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University Of Victoria report On Vaping

University Of Victoria report On Vaping

Seemingly every week, more and more scientific research is emerging that illustrates the superiority of vaping to smoking tobacco and further breaks any purported links between the two.

On Thursday, the British Columbia-based University of Victoria published a comprehensive review of 170 scientific studies that examine the role of vaping as it affects tobacco use.

Titled "Clearing the Air," the report unsurprisingly finds a vast consensus that vaping is replacing, rather than encouraging smoking. The effect is particularly pronounced among young adults.

"Fears of a gateway effect are unjustified and overblown," principal investigator Marjorie MacDonald told the university press. "From a public health perspective, it’s positive to see youth moving towards a less harmful substitute to tobacco smoking."

Not only did researchers find no evidence to support a link between vaping and increased tobacco consumption, "they found encouraging evidence that vapour devices could be at least as effective as other nicotine replacements as aids to help tobacco smokers quit."

Other important findings:

Exhaled vapor dissipates in 30 seconds or less, while cigarette smoke can linger for up to 20 minutes, drastically reducing secondhand exposure risks. Per the report, "Tests determined that second hand vapour is far less toxic than cigarette smoke, often by several orders of magnitude, and that it does not contain carbon monoxide or volatile organic compounds."

Vapor contains no tar, and only 18 of the 79 toxins found in smoke have been detected. It's worth noting here that most are at far lower levels than found in smoke, and many were created using test methods that intentionally created "dry burn" conditions where wicking material was actually being combusted and the smoke produced combined with vapor from the e-liquid. These conditions would never be replicated in real life, as human users (as opposed to the "smoking robots" that conducted some trials) would immediately notice an undesirable taste and stop vaping a burnt wick.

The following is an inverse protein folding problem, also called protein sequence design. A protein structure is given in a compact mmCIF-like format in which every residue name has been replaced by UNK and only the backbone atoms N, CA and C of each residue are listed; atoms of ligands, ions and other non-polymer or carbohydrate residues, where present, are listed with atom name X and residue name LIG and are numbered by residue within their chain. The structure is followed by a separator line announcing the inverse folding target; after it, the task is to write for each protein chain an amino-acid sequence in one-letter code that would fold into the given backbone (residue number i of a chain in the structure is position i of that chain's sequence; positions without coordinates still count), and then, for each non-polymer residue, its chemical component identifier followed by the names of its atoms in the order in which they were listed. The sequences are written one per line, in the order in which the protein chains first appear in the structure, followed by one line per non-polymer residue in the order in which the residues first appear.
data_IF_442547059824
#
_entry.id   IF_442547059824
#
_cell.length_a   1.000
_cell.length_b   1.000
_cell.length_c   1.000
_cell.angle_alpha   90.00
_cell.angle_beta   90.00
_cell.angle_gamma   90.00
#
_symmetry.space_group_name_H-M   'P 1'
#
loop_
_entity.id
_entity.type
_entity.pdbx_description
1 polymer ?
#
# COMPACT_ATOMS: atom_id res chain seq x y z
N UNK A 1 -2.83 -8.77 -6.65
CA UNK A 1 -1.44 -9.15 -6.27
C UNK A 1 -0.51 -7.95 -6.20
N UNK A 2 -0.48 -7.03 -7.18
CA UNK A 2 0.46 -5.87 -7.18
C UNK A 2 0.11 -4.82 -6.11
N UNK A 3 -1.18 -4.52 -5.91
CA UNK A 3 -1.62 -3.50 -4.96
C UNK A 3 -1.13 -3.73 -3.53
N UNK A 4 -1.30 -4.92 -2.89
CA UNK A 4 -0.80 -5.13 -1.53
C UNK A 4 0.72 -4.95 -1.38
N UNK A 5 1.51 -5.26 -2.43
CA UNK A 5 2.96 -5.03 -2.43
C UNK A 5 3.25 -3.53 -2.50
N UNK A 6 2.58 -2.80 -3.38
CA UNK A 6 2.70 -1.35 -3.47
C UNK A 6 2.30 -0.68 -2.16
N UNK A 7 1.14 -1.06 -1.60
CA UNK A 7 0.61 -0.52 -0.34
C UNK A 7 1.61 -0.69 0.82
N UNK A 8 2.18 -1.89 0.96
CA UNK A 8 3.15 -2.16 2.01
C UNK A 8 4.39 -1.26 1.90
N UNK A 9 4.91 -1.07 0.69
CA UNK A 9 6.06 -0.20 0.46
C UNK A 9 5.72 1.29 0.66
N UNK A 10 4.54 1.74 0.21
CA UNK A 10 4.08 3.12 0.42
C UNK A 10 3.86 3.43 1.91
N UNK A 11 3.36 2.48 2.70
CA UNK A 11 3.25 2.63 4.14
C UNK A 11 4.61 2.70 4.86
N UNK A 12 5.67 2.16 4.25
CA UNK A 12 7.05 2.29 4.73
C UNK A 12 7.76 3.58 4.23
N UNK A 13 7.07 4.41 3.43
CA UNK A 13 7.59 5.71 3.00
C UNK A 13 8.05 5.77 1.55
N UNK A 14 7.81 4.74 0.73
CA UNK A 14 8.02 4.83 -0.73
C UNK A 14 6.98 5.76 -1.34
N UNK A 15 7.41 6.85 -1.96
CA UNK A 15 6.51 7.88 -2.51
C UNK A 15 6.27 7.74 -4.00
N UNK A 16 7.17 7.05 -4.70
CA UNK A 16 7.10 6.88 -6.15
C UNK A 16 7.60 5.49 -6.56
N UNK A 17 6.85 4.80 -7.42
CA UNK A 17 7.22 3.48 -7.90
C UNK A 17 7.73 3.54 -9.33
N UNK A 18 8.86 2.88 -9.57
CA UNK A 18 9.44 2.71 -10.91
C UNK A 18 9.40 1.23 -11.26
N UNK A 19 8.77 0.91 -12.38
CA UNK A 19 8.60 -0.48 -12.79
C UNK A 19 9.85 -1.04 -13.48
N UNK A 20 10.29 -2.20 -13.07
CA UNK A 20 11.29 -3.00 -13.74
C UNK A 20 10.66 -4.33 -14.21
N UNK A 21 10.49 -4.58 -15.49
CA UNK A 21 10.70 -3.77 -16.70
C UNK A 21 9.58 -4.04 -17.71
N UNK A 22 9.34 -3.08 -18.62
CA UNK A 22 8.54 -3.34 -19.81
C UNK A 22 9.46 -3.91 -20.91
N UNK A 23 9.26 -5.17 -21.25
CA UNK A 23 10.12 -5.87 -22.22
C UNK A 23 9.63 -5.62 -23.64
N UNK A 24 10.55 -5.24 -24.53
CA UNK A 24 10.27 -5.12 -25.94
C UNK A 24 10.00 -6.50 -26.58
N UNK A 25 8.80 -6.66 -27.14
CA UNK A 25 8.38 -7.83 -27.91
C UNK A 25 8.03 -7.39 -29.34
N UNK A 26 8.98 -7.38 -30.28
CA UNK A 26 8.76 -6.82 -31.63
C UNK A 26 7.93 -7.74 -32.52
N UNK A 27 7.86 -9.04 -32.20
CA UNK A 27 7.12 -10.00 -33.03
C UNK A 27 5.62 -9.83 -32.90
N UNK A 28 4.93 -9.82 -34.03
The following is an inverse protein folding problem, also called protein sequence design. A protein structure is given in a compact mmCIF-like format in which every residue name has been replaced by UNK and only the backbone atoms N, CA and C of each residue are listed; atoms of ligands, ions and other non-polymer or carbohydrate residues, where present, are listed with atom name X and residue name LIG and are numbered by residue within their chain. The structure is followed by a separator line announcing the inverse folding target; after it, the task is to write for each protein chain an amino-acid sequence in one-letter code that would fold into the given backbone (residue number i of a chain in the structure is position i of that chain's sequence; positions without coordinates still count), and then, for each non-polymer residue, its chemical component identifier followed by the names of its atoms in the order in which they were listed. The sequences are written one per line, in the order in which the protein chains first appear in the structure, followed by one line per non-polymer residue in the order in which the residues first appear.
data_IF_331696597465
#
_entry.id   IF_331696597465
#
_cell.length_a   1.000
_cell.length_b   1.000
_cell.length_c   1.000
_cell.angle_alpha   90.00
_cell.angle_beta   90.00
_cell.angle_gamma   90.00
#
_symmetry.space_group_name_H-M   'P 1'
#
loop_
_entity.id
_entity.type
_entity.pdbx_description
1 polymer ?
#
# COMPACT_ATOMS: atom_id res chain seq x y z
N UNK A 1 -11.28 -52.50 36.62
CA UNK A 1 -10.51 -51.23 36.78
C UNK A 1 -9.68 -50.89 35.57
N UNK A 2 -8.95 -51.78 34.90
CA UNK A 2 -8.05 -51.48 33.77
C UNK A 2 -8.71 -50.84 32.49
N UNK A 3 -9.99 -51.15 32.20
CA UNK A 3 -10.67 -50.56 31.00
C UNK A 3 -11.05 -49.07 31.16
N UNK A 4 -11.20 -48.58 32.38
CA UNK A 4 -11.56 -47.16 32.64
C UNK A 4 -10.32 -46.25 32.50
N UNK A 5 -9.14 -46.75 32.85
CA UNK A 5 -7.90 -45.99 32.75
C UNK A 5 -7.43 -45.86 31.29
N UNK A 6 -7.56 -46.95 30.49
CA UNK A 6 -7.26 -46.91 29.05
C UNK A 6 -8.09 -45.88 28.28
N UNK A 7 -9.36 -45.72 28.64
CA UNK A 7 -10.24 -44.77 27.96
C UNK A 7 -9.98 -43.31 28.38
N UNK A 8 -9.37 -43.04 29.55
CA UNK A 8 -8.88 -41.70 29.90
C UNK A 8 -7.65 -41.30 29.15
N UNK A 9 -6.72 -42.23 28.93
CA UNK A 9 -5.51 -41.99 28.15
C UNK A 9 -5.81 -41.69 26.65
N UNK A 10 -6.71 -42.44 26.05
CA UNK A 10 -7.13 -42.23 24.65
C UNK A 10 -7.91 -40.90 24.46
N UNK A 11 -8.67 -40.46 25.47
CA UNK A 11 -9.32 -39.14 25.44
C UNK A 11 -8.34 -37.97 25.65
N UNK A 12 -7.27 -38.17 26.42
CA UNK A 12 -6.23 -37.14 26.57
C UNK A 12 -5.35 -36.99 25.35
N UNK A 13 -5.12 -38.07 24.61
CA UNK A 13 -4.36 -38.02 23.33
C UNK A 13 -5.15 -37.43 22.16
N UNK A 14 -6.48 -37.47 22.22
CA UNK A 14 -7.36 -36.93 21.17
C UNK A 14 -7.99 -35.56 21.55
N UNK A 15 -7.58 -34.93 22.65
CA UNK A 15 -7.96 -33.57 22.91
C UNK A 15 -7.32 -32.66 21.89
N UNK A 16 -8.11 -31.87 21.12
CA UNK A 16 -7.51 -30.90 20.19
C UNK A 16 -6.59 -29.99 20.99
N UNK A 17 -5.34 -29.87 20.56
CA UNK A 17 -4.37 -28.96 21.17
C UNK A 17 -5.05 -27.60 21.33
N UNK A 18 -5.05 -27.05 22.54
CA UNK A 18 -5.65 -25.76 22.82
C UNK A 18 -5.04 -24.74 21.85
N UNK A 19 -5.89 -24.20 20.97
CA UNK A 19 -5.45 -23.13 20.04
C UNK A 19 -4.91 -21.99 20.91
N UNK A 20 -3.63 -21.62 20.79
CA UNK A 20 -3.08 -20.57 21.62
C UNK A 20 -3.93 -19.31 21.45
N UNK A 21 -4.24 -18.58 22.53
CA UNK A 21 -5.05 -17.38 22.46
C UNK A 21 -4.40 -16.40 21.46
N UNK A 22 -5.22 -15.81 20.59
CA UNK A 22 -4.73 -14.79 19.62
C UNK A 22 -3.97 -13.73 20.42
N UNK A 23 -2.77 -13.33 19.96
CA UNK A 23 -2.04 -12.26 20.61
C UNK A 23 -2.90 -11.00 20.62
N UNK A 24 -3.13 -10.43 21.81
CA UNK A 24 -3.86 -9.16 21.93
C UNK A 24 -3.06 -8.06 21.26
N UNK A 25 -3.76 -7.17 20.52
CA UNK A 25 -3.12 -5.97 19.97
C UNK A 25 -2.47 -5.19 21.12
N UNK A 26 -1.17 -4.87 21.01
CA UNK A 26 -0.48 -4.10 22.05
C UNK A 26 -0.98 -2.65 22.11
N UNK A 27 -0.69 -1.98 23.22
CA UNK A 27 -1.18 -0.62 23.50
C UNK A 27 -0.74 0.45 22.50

"The public has been misled about the risks of e-cigarettes," concludes the university's Centre for Addictions Research and co-principal investigator Tim Stockwell. "Many people think they are as dangerous as smoking tobacco but the evidence shows this is completely false."

Like most pieces of research, the report's authors call for continued testing and regulations to ensure device safety (which, done correctly, we wholeheartedly support), but they arrive at the firm assessment that vaping should be encouraged as an alternative for current tobacco users, rather than demonized as a false "gateway" to tobacco for non-users. We can only hope the United States government will begin taking notice of evidence the rest of the world is quickly adopting.

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